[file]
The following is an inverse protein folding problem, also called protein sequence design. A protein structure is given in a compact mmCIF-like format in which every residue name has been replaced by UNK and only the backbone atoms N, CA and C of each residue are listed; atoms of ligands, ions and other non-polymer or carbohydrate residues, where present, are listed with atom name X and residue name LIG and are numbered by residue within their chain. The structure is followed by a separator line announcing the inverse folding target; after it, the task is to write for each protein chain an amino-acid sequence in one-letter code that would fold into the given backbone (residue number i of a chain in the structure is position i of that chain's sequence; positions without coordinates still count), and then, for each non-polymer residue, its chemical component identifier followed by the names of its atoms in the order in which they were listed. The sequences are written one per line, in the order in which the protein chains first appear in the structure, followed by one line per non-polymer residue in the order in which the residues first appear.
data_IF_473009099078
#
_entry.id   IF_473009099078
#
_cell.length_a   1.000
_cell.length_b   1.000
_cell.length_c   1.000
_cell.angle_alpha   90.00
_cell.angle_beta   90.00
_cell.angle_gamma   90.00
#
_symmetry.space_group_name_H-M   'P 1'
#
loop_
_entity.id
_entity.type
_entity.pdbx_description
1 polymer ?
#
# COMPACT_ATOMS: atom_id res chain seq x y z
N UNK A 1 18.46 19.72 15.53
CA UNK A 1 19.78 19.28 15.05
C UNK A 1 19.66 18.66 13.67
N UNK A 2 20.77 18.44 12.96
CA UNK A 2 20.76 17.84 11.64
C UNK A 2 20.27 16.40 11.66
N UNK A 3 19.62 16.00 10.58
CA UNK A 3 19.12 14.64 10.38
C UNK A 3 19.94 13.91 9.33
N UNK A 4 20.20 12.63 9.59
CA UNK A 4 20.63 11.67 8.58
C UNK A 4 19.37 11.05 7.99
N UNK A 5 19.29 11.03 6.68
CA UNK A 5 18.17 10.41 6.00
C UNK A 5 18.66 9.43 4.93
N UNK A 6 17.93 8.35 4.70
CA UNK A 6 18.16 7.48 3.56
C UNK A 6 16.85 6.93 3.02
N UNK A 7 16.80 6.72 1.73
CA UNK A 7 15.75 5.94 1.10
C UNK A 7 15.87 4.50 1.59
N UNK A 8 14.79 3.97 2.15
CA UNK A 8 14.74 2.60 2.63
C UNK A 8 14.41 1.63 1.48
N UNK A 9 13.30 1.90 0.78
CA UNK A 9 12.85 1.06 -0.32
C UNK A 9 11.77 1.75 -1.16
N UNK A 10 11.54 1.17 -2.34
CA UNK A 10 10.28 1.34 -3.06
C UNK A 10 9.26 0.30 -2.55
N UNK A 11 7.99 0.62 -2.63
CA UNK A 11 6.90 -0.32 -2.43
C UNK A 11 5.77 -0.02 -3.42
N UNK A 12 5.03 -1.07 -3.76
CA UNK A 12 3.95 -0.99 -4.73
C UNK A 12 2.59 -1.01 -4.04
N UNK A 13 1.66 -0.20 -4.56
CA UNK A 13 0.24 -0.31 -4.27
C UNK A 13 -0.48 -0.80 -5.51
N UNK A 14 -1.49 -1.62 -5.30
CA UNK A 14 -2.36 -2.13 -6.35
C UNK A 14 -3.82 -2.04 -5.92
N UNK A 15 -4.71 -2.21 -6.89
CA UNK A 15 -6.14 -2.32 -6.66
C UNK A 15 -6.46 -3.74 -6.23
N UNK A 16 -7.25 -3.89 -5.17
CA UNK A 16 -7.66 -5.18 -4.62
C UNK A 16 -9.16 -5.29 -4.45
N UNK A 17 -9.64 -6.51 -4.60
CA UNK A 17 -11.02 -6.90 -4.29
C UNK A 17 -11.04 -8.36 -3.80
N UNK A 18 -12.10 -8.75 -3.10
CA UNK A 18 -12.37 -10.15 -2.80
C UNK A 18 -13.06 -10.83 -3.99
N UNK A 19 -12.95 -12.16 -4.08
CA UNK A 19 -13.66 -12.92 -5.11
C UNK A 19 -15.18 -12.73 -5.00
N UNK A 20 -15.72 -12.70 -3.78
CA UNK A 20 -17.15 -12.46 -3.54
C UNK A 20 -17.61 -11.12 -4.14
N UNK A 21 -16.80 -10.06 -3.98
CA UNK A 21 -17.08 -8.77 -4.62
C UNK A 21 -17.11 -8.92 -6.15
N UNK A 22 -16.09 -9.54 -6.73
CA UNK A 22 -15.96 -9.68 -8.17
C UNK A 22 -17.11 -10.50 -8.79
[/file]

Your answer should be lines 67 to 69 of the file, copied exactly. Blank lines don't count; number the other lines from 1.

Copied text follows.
N UNK A 16 -7.25 -3.89 -5.17
CA UNK A 16 -7.66 -5.18 -4.62
C UNK A 16 -9.16 -5.29 -4.45